Musk Talks Up EV Trucks, But Nikola’s Hydrogen Could Steal The Show

hydrogen-fuel-cell-truck-EV-Nikola-1Tesla co-founder Elon Musk’s flair for publicity was on full display earlier this month, when he transformed the launch of a new long haul truck into a showcase for a sporty new roadster. Meanwhile, though, he might want to keep an eye on the competition. Last year the startup Nikola Motor Company introduced plans for a hydrogen fuel cell truck, and it has been quietly taking steps to build a network of hydrogen fuel stations to make them go.

Hydrogen vs. batteries

Musk once famously dismissed hydrogen as an unworkable fuel for electric vehicles. Until recently, he would have had plenty of company. Hydrogen is an abundant element but it must be manufactured and compressed for use in fuel cells. Battery-powered electric vehicles also have a head start on improving efficiency and tamping down costs for the mass market.

However, hydrogen has been attracting significant interest from auto manufacturers, and the U.S. Department of Energy has been pouring R&D dollars into improving the technology.

Japan and the EU are other hotspots for hydrogen fuel cell development.

Hydrogen fuel cell vehicles are run on electricity, just like their battery-powered EV cousins. One main difference is that battery EVs can be charged up conveniently at home or work. On the other hand, a hydrogen fuel cell can be fully refueled in a matter of minutes, just like a conventional gas vehicle.

One sticking point for fuel cell EVs is the availability of public fueling stations. That obstacle is beginning to fall away, and it looks like hydrogen fueling stations will be dotting the landscape in the foreseeable future.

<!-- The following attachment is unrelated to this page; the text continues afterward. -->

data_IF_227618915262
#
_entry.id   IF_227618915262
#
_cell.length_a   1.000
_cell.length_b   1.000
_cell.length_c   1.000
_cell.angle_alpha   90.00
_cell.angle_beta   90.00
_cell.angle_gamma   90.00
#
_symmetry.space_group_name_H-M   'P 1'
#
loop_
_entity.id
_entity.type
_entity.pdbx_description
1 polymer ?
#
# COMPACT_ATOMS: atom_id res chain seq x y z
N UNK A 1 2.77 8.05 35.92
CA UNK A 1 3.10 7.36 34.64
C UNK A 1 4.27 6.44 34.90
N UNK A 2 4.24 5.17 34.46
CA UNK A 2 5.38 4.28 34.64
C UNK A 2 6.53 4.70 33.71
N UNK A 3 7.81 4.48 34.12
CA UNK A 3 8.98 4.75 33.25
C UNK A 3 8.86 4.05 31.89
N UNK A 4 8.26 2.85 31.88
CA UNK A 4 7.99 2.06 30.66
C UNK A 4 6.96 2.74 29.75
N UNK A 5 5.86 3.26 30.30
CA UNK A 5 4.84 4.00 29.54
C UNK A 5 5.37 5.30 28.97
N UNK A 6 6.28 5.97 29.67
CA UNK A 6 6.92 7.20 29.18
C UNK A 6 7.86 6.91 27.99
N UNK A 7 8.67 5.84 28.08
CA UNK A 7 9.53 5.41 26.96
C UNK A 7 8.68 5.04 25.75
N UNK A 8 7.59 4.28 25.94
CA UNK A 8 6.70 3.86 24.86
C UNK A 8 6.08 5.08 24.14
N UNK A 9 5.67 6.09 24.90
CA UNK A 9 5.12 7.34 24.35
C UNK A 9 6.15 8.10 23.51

Nikola and fueling stations

Battery EVs also faced a public fuel station bottleneck when they were first marketed several years ago. Musk solved the problem by building his own network, and that strategy has been adopted by Nikola.

Right around this time last year, Nikola launched its Nikola 1 long haul, zero emission truck in partnership with Ryder, which will provide distribution and maintenance services nationwide.

At the time, only a few states — California, Connecticut and a handful of others — were engaged in developing hydrogen fuel station networks. So, rather than depending on public stations, Nikola took a page out of the Tesla playbook. With the launch of Nikola 1, the company also announced ambitious plans to build its own network of hydrogen fuel stations:

“Nikola is in the process of developing multiple 100-megawatt solar farms to create hydrogen from electrolysis,” the company says. “Nikola will convert solar energy to hydrogen on-site using only energy and water, making it the only fuel that is zero emission from production to consumption.”

If you caught that thing about solar power, that’s a key element. Fossil natural gas is the primary source of hydrogen, but it can also be sourced from biogas or by electrolysis. Electrolysis refers to “splitting” water with an electrical charge, and that can be drawn from renewable energy sources including solar, wind and hydro.

Hydrogen fuel stations for long haul trucks

Fast-forward to this November, and it looks like those ambitious plans are moving forward. Nikola has already introduced two fuel stations and last week the company announced a supply arrangement with the company Nel ASA, which specializes in electrolysis-based hydrogen production.

The new partnership will result in a total of 16 fuel stations including the two already built. That doesn’t sound like much but it’s a big step up from the company’s initial plans, which involved only eight stations. According to Nikola, the 16 stations will provide coverage for more than 2,000 miles.

Here’s the rundown from Nikola:

Each Nikola truck is anticipated to consume around 50-75 kgs per day. Each Nikola truck will store between two and three megawatt hours (MWh) of energy. Each station will have around 4,000 kgs of backup storage for redundancy. Each station is anticipated to produce hydrogen at 700 bar (10,000 psi) and 350 bar (5,000 psi).